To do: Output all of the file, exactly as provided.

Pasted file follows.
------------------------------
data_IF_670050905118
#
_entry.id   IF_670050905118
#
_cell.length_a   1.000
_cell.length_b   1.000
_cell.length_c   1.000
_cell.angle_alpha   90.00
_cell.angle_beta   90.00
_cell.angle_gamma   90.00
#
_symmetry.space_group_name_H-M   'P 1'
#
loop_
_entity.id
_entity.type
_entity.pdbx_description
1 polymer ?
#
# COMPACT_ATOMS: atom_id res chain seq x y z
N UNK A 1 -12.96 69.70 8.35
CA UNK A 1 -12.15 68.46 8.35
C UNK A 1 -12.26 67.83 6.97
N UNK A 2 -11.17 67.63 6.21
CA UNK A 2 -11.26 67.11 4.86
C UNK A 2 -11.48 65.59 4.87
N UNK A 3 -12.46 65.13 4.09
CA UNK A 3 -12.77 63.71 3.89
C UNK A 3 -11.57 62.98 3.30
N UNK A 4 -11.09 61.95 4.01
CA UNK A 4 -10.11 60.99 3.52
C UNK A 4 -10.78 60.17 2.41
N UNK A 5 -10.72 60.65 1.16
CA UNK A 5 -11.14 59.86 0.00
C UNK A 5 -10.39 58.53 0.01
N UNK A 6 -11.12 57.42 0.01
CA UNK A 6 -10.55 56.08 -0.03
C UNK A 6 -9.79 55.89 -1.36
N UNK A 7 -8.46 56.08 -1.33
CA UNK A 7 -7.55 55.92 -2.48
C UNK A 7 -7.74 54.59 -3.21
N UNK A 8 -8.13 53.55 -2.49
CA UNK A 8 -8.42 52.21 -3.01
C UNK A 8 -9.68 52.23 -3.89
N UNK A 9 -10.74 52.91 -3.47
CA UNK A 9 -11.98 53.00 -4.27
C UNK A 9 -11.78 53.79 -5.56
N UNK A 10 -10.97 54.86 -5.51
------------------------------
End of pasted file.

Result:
data_IF_670050905118
#
_entry.id   IF_670050905118
#
_cell.length_a   1.000
_cell.length_b   1.000
_cell.length_c   1.000
_cell.angle_alpha   90.00
_cell.angle_beta   90.00
_cell.angle_gamma   90.00
#
_symmetry.space_group_name_H-M   'P 1'
#
loop_
_entity.id
_entity.type
_entity.pdbx_description
1 polymer ?
#
# COMPACT_ATOMS: atom_id res chain seq x y z
N UNK A 1 -12.96 69.70 8.35
CA UNK A 1 -12.15 68.46 8.35
C UNK A 1 -12.26 67.83 6.97
N UNK A 2 -11.17 67.63 6.21
CA UNK A 2 -11.26 67.11 4.86
C UNK A 2 -11.48 65.59 4.87
N UNK A 3 -12.46 65.13 4.09
CA UNK A 3 -12.77 63.71 3.89
C UNK A 3 -11.57 62.98 3.30
N UNK A 4 -11.09 61.95 4.01
CA UNK A 4 -10.11 60.99 3.52
C UNK A 4 -10.78 60.17 2.41
N UNK A 5 -10.72 60.65 1.16
CA UNK A 5 -11.14 59.86 0.00
C UNK A 5 -10.39 58.53 0.01
N UNK A 6 -11.12 57.42 0.01
CA UNK A 6 -10.55 56.08 -0.03
C UNK A 6 -9.79 55.89 -1.36
N UNK A 7 -8.46 56.08 -1.33
CA UNK A 7 -7.55 55.92 -2.48
C UNK A 7 -7.74 54.59 -3.21
N UNK A 8 -8.13 53.55 -2.49
CA UNK A 8 -8.42 52.21 -3.01
C UNK A 8 -9.68 52.23 -3.89
N UNK A 9 -10.74 52.91 -3.47
CA UNK A 9 -11.98 53.00 -4.27
C UNK A 9 -11.78 53.79 -5.56
N UNK A 10 -10.97 54.86 -5.51